There are particular events in Irish history which have bound communities together and have stood the test of time and continue to do so year on year.
Cork’s agricultural shows have done just that, bringing tight-knit communities even closer together, some since the 1800s.
The current Covid-19 crisis may have forced the cancellation of this summer’s agricultural shows, but their long-standing place in the community will not be threatened.
The Cork Summer Show was founded in 1806 and ran each year until the weather forced the first cancellation of the event in 2012.
The earliest surviving minute book of the County of Cork Agricultural Society dates back to a meeting of the show’s sub committee on Saturday April 17, 1886.
The minutes shed light on the build-up and annual preparation for the two-day summer show then held at the Corn Exchange in Cork.#
An extract from the book titled 'Munster Agricultural Society, The Story of Cork Show Grounds' written by local Cork historian and Cork City Independent Councillor Kieran McCarthy, tells of the Munster Agricultural Society leaving the old showgrounds for the last time in 2008, closing the door on a “fascinating piece of history”.
The foreword by the then Chairperson, Gerard Murphy, tells us of “the end of a magical era and the start of a new chapter for the society”.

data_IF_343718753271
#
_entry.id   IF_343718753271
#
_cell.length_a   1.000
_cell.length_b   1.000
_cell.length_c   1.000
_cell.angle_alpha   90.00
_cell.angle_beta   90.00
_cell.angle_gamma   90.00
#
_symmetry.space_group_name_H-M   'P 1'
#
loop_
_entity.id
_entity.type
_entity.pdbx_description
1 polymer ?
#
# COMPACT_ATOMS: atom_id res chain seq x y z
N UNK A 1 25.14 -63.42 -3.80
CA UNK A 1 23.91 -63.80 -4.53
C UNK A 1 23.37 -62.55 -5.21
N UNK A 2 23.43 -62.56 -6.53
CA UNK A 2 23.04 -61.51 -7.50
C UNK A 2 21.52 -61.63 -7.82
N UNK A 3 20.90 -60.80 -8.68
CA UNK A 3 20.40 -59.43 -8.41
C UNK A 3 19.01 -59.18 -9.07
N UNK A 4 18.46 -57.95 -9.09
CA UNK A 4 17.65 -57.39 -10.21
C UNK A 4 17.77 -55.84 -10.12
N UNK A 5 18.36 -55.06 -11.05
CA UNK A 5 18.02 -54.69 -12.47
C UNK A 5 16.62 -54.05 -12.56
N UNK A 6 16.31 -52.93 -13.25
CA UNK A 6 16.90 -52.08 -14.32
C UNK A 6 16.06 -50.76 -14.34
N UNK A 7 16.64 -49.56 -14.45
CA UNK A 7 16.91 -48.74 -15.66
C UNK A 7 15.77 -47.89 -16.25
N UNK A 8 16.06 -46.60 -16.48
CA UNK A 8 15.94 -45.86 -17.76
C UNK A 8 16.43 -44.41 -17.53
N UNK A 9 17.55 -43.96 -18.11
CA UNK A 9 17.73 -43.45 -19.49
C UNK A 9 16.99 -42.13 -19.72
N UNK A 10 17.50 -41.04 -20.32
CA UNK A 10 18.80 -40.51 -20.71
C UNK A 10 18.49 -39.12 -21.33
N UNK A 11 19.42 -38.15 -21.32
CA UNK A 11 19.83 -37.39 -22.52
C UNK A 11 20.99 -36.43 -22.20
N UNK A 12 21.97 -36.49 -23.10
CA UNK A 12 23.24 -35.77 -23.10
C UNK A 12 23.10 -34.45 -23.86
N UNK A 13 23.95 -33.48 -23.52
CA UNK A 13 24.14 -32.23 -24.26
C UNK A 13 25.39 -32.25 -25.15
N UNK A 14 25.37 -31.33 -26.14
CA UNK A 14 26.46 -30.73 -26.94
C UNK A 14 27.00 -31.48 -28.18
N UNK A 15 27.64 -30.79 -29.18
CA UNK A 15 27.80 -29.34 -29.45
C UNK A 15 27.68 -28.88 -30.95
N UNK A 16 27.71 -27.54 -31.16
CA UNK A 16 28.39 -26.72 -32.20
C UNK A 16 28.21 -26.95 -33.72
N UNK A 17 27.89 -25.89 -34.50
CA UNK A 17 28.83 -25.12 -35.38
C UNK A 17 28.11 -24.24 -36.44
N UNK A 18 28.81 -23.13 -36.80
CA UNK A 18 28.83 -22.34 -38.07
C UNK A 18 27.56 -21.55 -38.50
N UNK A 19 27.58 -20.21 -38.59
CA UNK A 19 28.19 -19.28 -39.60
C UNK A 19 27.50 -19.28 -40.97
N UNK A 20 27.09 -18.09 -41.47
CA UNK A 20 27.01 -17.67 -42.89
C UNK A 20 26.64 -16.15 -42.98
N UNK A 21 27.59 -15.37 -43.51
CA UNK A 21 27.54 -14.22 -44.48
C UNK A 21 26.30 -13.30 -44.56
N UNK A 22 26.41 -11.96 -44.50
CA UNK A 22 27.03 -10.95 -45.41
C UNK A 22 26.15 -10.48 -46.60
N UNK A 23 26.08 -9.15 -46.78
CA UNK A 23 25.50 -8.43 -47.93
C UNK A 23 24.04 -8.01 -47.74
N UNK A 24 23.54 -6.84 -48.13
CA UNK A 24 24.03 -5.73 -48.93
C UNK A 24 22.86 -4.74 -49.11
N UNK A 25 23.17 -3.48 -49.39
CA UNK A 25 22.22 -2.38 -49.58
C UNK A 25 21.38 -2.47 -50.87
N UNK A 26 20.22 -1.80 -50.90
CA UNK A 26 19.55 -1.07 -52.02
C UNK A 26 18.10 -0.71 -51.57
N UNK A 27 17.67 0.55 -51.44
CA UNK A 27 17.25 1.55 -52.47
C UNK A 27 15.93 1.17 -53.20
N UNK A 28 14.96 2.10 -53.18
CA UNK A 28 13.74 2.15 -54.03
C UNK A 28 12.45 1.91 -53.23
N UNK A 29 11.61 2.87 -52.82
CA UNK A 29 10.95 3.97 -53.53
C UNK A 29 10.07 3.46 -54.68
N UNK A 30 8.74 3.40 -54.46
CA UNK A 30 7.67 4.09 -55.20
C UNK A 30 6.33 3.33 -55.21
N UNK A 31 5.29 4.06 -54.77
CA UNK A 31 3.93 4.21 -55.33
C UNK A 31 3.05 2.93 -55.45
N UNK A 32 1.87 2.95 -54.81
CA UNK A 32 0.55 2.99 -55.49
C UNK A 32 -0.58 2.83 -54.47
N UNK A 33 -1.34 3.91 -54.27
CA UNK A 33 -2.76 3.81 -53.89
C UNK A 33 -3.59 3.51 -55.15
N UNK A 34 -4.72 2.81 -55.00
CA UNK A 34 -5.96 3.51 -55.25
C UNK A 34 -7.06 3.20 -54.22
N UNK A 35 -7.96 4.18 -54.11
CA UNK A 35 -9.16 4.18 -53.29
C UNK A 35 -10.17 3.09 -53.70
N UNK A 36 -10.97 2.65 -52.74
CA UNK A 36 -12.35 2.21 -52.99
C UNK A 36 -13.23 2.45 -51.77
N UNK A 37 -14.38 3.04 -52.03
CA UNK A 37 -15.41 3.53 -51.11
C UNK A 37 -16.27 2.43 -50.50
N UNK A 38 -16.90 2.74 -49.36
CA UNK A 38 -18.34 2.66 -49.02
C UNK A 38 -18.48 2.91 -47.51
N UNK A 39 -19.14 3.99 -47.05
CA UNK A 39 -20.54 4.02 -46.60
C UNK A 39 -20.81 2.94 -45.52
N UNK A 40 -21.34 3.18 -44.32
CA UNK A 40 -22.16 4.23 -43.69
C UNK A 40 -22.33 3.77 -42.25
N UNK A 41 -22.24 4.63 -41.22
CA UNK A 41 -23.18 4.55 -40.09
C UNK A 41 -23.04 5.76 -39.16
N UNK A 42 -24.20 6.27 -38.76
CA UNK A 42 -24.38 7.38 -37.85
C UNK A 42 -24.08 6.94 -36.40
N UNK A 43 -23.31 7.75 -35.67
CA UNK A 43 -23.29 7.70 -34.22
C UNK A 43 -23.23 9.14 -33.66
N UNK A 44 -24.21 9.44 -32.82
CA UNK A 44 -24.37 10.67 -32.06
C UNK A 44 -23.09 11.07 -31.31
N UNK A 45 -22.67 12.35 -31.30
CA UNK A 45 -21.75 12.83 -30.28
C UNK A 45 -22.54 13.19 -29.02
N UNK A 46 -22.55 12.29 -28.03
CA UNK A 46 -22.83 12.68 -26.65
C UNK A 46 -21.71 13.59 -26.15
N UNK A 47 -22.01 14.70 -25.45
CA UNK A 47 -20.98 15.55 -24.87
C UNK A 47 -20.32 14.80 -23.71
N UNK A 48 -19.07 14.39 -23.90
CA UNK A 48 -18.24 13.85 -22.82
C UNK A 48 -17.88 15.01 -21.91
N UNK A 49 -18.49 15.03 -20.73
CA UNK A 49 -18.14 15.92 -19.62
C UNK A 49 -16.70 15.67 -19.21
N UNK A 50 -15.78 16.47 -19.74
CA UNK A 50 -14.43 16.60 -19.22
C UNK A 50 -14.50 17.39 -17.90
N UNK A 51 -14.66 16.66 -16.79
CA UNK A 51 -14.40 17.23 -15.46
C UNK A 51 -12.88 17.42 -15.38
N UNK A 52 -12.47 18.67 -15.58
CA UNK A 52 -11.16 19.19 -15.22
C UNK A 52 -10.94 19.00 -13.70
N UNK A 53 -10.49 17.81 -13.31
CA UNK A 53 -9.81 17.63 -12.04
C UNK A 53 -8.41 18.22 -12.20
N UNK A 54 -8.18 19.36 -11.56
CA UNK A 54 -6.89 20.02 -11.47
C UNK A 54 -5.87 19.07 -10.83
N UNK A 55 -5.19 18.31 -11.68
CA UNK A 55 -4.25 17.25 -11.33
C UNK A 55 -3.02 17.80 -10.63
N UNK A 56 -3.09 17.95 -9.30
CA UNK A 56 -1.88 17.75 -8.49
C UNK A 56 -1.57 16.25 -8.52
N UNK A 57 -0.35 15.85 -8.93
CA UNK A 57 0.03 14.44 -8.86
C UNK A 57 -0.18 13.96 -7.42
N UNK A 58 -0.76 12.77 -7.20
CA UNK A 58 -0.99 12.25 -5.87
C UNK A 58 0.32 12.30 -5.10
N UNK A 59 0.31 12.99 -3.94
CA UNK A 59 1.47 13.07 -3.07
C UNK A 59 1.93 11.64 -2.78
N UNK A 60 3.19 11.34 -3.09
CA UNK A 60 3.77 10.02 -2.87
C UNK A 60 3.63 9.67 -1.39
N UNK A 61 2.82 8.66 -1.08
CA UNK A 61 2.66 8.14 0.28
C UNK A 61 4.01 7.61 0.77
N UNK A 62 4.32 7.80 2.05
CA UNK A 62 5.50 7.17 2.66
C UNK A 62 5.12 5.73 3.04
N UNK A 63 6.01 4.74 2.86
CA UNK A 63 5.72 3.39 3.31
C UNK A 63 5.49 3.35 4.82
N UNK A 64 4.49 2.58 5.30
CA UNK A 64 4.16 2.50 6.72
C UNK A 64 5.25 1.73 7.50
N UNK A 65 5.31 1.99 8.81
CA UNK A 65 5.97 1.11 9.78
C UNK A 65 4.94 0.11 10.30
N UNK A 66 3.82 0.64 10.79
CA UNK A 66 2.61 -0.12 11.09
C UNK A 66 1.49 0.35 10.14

Successful shows have been running on the new grounds in Curraheen Village since its cancellation in 2012, but this year saw the show cancelled due to Covid-19. In its place, a virtual show will be held on Saturday June 20 and Sunday June 21.
Charleville Show, which was founded in 1979, celebrated its 40th anniversary last year.
The driving force behind the show was the late Canon Donal O'Driscoll who became chairman in 1978 after his idea for a show was supported at a meeting at Cronins Hotel.
There was no tradition of a show in Charleville or the surrounding areas at that time but the idea was supported and officers for the first show were elected at the first formal meeting.
The Late Mrs Joan Binchy offered the use of her lands to hold the show and a date was then secured from the Irish Shows Association and the last weekend in June 1979 was chosen. This weekend became the traditional weekend of the show.
This year’s show has been cancelled due to the virus and the show will return Saturday June 26 and Sunday June 27, 2021.
Belgooly Show is a small, traditional agricultural show showing classes for horses, ponies, cattle and dogs and domestic classes covering a wide range of arts and crafts, and pony games.
To acknowledge what should have been the 76th show on May 30, organisers thanked their sponsors and members of the community for their continued support of the show over the years.
The 76th Belgooly Show will instead be held on Saturday, June 5, 2021.
Set in Dromlena Lawn just outside the West Cork market town, the Dunmanway Agricultural Show is renowned as one of the highlights on the showing circuit each summer from pedigree animals to home baking on display.
Founded in 1946, the show celebrated 70 years back in 2018 and this year was forced to cancel the event due to take place on July 5.
Organisers said they will winter this one out in the interest of public safety and respect of exhibitors and sponsors, and “come back fighting” on July 4, 2021.